Posted in A to Z Blogging Challenge, Dissonance

G is for Genre

Trying shoehorn your writing into a genre can be a daunting task. When I started writing the Malcolm Stone series, I had no idea what genre I was writing.  I had never read anything quite like what I was writing.  Some books had elements of following someone’s life story, but were centered around a romance, mystery, etc.  My story on the other hand revolves around Malcolm’s life story and adds elements of suspense and romance.  The only thing I knew was my book fell in the large category of contemporary fiction.

That’s a large genre to fall into and I feared my book would be lost in the masses.  I started digging around in Amazon’s sub-genres and discovered this little niche called family saga.  After reading books that land in this genre and researching it I discovered that was exactly what I was writing. Who knew? My books follow a family’s life throughout some years, showing personal growth of one particular character.  I was excited that my book actually fit into a category other than fiction!

While categorizing your writing into a category can be annoying and difficult, it does serve a great purpose.  It allows the finished work to be discoverable!  From my research and book purchasing I have noticed it’s best to have an overall genre and the also to categorize within a smaller sub-genre to find those loyal genre readers.



I am a writer currently working on her first series featuring Malcolm Stone. I also dabble in photography cooking and enjoying life. Synopsis of Dissonance (Book I in the series): Malcolm is youngest son of Preston Stone, the largest liquor importer on the east coast since the prohibition. His family’s affluence has afforded him the opportunity to follow his passion of being a pianist. He married a successful local artist Anabelle Connolly. They appeared to have the perfect life, but it had turned sour. After Anabelle’s death, the truth of their marriage can no longer be hidden. Years of Malcolm’s carefully constructed lies start unraveling at his feet. Will he be able to pick up the pieces of his shattered life? Dissonance explores and exposes a violent relationship, infidelity, substance abuse, depression, and lies.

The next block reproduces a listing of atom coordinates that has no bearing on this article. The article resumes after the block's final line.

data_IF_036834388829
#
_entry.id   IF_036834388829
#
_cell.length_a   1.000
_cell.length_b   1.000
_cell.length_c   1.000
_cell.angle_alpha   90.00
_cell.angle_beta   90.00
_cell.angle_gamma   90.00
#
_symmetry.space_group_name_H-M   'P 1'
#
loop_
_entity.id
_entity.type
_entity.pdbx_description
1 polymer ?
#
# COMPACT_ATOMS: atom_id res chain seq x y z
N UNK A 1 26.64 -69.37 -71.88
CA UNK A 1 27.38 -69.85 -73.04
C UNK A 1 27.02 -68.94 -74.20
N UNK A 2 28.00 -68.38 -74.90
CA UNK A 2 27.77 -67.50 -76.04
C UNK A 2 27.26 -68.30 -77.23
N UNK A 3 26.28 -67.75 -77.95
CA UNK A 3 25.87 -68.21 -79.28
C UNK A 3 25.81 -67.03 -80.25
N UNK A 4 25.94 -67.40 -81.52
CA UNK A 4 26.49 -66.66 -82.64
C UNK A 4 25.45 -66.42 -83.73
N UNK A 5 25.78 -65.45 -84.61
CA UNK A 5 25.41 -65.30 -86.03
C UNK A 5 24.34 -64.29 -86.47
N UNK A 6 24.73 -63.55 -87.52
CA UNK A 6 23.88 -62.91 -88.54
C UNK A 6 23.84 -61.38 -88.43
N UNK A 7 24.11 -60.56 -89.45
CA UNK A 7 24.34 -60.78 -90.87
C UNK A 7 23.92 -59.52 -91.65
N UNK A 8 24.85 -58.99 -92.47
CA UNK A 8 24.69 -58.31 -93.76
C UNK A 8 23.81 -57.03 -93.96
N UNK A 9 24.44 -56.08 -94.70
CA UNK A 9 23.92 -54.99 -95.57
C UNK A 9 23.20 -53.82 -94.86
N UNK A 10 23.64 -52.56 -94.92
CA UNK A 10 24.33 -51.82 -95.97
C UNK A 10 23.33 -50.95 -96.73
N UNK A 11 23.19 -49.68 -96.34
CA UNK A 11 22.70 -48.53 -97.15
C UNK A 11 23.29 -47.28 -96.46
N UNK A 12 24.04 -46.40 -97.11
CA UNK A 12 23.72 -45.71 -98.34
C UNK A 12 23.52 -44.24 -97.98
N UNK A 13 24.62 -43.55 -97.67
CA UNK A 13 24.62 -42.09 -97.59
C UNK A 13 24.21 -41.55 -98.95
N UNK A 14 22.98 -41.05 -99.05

8 thoughts on “G is for Genre

  1. Ok, so when I started out, I had NO idea what genre my book was. Then my friend (who’s a professor of literature) said, ‘It’s part memoir, part non-fiction.’ Duh.

    Liked by 1 person

  2. Excellent post, Amanda. I had difficulties for a different reason – I couldn’t decide what genre to put it in, there were so many options! Also, children’s books have less sub-genres to pick from (I do believe that’s changing).

    Weirdly, Amazon stuck it under ‘sword and sorcery’ in addition to the genres I had chosen. Silly Amazon!

    Liked by 1 person

    1. I hope the children’s book genres are changing. It’s shame that there historically haven’t really been any genres.

      I think Amazon has lost it’s mind putting your book there, but perhaps people who read that also read what genres you chose. (grasping at straws here)


      1. If I’m to believe what some of the more established indie authors are saying, children’s books are getting a turn in the limelight. Hopefully this translates into being able to access a wider range of marketing strategies online – there are plenty of print opportunities, especially going direct to schools.

        Liked by 1 person

      2. That would be awesome! I’m trying to think if I know any elementary school teachers. I know pre-school and high school. I’ll have to reach out to my social networks and see if we can get you into some schools 🙂

        Liked by 1 person

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